One of the nation’s most closely watched educational-tax-credit programs has done little to broaden opportunities for the state’s poor families, a university report contends.
The 4-year-old Arizona program offers up to $625 in dollar-for-dollar state credits to individual taxpayers for their donations to nonprofit organizations that give private school scholarships to K-12 students.
But the law, which aims to help low-income families expand their educational options to include private schools, has mainly benefited middle-class families whose children already attend private schools, the study concludes. The program also has drained tens of millions of dollars from state coffers, it says.
“The Equity Impact of Arizona’s Education Tax Credit Program: A Review of the First Three Years,” is available from the Education Policy Studies Laboratory at Arizona State University.
The Goldwater Institute has issued “Education Scholarships: Expanding Opportunities for Students, Saving Taxpayers Money,” a plan to expand the tax credits to businesses. (Requires Adobe’s Acrobat Reader.)
The report by the Education Policy Studies Laboratory at Arizona State University is titled “The Equity Impact of Arizona’s Education Tax Credit Program: A Review of the First Three Years.”
Released March 25, the report says that a separate public school tax credit that is part of the same law and which parents use to offset the cost of extracurricular activities, such as sports or field trips that require a student fee, also has helped well-off public schools more than schools with poorer students.
The wealthiest quarter of public schools, according to the analysis, received more than five times as much money from that program as the poorest quarter of schools. Glen Wilson, the assistant director of the laboratory and the author of the report, said the two tax-credit programs have cost the state, which currently faces a $1 billion budget shortfall, about $115 million over the life of the program. "[The report] has national implications, because vouchers have had such trouble in states, and some of the proponents here have been saying this is as good as a voucher,” Mr. Wilson said. “The tax credit here was billed as a way of helping low-income kids, and as best as we can determine, it is spectacularly ineffective in doing that.”
Time to Reassess?
The average scholarship generated by the contributions covered in the tax-credit law amounted to $856 in 2000, the study found. According to the report, that amount covered just over a fourth of the cost of Arizona’s median private elementary school tuition of $3,175, and less than one-fifth of the median private junior high or high school tuition.
The study estimates that the program may have helped fewer than 3,900 needy students overall, or 2 percent of the state’s estimated population of public school students from needy families.
While Rep. Mark Anderson, the original sponsor of the tax-credit law, said he didn’t agree with much of the report, he believes it’s time to reassess the program.
“We do need to take a look at it now that it has been up and running for a few years,” said Mr. Anderson, a Republican.
One possible change is to require scholarship organizations to provide a specific percentage of the scholarships to low-income families. But he doesn’t see it as a flaw that middle-income families gain from the tax credit as well.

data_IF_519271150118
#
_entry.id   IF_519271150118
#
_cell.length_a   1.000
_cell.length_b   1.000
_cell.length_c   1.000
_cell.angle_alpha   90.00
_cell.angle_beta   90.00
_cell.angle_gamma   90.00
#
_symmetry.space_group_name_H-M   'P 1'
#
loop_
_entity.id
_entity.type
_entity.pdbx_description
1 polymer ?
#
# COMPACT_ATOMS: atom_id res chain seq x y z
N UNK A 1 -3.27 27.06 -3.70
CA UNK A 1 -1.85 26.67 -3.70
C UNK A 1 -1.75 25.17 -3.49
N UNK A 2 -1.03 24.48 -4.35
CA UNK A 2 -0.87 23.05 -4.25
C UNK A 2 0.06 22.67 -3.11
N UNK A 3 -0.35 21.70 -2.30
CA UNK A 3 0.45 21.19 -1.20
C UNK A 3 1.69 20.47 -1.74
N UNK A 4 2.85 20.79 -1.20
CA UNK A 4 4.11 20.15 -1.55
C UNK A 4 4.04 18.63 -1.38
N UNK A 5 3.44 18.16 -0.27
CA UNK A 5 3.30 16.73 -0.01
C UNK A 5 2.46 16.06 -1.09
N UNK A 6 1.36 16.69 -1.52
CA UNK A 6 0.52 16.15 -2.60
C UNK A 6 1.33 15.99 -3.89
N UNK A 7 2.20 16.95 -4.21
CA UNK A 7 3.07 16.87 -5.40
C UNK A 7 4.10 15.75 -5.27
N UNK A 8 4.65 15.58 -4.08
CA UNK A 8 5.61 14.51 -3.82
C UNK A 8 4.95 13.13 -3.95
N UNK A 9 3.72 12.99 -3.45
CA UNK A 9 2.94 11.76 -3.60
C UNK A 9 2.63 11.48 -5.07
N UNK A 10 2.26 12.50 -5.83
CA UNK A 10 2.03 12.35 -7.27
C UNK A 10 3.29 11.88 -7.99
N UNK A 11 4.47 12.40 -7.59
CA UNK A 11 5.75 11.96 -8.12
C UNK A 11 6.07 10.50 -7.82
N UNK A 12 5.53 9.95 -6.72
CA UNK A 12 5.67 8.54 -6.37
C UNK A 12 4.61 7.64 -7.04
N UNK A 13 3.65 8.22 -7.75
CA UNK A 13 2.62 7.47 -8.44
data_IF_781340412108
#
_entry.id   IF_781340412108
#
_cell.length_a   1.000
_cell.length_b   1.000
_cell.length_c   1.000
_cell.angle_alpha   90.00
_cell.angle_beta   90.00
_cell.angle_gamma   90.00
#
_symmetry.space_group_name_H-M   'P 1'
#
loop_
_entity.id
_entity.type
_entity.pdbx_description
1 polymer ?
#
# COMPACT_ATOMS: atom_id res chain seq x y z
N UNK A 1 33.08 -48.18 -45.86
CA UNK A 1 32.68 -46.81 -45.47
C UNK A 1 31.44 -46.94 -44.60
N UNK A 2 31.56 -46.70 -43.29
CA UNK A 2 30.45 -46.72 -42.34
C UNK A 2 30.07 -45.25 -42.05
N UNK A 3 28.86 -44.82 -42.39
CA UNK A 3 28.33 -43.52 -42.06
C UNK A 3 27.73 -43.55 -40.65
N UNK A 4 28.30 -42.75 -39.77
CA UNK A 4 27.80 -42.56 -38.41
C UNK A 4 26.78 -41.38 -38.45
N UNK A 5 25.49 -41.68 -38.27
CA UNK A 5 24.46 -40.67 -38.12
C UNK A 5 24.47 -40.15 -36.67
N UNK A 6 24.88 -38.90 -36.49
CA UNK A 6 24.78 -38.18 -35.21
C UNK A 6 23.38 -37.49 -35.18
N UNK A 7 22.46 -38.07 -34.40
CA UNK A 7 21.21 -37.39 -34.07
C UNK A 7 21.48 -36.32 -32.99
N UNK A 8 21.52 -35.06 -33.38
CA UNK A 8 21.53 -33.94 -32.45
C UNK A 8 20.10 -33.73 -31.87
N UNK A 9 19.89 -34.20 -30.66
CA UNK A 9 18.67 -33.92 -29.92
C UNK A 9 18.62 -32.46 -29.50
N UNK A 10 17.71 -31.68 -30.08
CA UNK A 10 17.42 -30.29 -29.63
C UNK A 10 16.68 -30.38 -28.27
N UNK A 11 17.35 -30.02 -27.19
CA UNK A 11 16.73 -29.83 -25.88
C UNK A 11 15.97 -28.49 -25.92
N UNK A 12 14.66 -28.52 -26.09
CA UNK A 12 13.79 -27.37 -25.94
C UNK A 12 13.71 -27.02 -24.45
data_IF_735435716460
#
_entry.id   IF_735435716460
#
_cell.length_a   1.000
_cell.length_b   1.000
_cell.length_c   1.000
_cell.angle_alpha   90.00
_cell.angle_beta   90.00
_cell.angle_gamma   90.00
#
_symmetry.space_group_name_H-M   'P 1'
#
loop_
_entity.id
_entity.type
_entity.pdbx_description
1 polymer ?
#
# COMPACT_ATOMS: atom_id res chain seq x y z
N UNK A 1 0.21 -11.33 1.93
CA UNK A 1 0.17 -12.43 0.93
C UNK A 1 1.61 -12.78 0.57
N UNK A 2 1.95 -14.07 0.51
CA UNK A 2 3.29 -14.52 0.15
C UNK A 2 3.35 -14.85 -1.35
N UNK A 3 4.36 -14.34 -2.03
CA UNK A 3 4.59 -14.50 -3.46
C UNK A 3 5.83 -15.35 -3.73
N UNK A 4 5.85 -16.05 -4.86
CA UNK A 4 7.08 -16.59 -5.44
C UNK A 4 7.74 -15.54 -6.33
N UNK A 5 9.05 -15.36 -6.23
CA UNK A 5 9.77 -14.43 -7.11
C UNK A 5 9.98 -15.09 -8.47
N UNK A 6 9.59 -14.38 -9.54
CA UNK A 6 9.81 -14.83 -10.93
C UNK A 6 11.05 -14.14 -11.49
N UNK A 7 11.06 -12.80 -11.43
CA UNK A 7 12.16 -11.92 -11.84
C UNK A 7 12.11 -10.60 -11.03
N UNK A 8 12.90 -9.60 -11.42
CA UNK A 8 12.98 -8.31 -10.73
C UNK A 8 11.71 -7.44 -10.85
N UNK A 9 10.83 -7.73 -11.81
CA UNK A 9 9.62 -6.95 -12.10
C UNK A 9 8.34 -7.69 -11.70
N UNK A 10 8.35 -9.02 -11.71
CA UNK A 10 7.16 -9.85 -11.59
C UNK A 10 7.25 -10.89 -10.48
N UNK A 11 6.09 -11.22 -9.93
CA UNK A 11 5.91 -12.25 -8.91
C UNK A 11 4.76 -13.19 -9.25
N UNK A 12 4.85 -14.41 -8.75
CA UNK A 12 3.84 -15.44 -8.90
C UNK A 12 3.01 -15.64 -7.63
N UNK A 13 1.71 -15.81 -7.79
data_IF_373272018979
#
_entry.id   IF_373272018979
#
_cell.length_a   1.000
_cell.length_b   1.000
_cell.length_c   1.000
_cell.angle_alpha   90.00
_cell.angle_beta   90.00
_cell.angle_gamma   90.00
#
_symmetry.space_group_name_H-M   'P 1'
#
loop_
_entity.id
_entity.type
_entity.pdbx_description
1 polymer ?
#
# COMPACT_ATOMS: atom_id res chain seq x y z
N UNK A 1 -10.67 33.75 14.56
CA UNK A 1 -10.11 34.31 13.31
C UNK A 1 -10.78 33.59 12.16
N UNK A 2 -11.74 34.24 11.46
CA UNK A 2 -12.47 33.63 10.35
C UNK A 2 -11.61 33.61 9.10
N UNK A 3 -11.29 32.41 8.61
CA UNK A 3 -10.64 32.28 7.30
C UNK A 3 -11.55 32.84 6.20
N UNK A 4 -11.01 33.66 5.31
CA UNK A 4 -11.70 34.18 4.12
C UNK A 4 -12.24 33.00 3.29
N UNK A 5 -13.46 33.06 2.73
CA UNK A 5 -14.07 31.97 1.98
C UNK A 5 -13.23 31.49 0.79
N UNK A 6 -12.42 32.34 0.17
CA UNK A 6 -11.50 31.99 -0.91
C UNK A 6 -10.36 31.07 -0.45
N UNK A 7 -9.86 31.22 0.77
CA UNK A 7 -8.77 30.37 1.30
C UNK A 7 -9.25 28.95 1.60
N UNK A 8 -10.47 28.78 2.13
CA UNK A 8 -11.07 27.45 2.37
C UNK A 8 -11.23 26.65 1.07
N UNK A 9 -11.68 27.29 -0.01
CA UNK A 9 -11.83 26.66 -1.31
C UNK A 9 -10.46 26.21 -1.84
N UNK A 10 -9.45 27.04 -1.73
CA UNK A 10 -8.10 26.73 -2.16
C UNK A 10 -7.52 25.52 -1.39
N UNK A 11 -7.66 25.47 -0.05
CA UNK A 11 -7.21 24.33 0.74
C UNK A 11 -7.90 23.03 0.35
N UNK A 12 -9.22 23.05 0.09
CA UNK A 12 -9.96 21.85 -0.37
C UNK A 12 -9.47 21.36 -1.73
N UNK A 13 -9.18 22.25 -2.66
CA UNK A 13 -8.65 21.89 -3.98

The tax-credit report was released just before the Goldwater Institute, a free-market thinktank in Phoenix, unveiled a plan on March 26 to expand the tax credits to businesses.
Under the plan, businesses would receive credits for giving money to charitable organizations that provide scholarships specifically for students who qualify for free or reduced-price school lunches.
While other states have provided tax breaks directly to parents for school expenses, Arizona’s plan offered a novel twist when it was passed in 1997 by giving credits for donations to scholarship-providing organizations.
States including Florida, Illinois, Iowa, Minnesota, and Pennsylvania have various education tax credits for individuals or corporations.
Minnesota, for example, gives a tax deduction to parents to help offset private school tuition, as well as income-tax credits to help buy services and textbooks.
Last year, Florida enacted a law that offers corporations income-tax credits for directing a portion of their state taxes to organizations that provide vouchers to students who qualify for free or reduced-price lunches.
Arizona’s law faced immediate challenge from groups, including the Arizona Federation of Teachers, who argued that the plan hurt public schools and violated federal and state prohibitions against government aid to religion.
The Arizona Supreme Court upheld the law in 1999. (“Tax Credits Pass Muster in Arizona,” Feb. 3, 1999.) The U.S. Supreme Court that same year declined to take up an appeal of that decision.
Clint Bolick, the director of litigation for the Washington-based Institute for Justice, which has defended the constitutionality of educational-tax-credit and voucher programs around the country, said the Arizona program and others like it have helped thousands of needy students attend private schools.
“There may be some changes that can be made to help eliminate unintended beneficiaries, but the focus of the program has always been on low-income kids,” Mr. Bolick said. “An ivory-tower report that fails to take that factor into account is all too typical of what comes out of the educational establishment.”
A version of this article appeared in the April 10, 2002 edition of Education Week as Ariz. Report Finds Poorest Gain Little From Tax Credits